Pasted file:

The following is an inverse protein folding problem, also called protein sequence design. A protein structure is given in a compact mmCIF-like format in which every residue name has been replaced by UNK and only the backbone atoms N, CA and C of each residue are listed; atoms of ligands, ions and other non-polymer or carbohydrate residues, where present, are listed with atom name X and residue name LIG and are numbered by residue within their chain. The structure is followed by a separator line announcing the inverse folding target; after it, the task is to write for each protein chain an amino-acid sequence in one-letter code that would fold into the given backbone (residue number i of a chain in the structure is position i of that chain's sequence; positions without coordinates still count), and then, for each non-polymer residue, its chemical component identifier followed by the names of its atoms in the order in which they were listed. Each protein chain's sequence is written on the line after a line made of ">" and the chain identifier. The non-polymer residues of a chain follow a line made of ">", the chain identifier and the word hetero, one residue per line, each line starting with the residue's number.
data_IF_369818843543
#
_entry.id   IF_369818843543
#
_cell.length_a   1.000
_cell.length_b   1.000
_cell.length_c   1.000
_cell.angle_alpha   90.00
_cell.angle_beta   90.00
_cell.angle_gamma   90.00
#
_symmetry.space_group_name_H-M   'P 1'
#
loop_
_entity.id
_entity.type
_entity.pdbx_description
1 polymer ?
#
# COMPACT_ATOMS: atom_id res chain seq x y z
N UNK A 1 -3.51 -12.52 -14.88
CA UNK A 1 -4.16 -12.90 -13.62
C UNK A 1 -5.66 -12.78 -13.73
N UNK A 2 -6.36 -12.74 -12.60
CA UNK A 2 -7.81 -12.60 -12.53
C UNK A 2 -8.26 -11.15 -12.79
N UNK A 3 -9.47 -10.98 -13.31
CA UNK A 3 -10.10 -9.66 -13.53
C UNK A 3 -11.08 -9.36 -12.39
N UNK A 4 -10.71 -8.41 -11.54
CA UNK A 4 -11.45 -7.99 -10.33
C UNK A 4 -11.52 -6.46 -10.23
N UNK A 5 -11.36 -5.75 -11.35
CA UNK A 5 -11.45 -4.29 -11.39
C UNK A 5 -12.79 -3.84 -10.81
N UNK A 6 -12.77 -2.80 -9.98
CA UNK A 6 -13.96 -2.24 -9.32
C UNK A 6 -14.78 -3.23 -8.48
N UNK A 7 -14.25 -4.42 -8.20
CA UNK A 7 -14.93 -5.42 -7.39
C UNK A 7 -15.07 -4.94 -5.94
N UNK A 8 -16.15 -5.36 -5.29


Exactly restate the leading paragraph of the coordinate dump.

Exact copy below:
The following is an inverse protein folding problem, also called protein sequence design. A protein structure is given in a compact mmCIF-like format in which every residue name has been replaced by UNK and only the backbone atoms N, CA and C of each residue are listed; atoms of ligands, ions and other non-polymer or carbohydrate residues, where present, are listed with atom name X and residue name LIG and are numbered by residue within their chain. The structure is followed by a separator line announcing the inverse folding target; after it, the task is to write for each protein chain an amino-acid sequence in one-letter code that would fold into the given backbone (residue number i of a chain in the structure is position i of that chain's sequence; positions without coordinates still count), and then, for each non-polymer residue, its chemical component identifier followed by the names of its atoms in the order in which they were listed. Each protein chain's sequence is written on the line after a line made of ">" and the chain identifier. The non-polymer residues of a chain follow a line made of ">", the chain identifier and the word hetero, one residue per line, each line starting with the residue's number.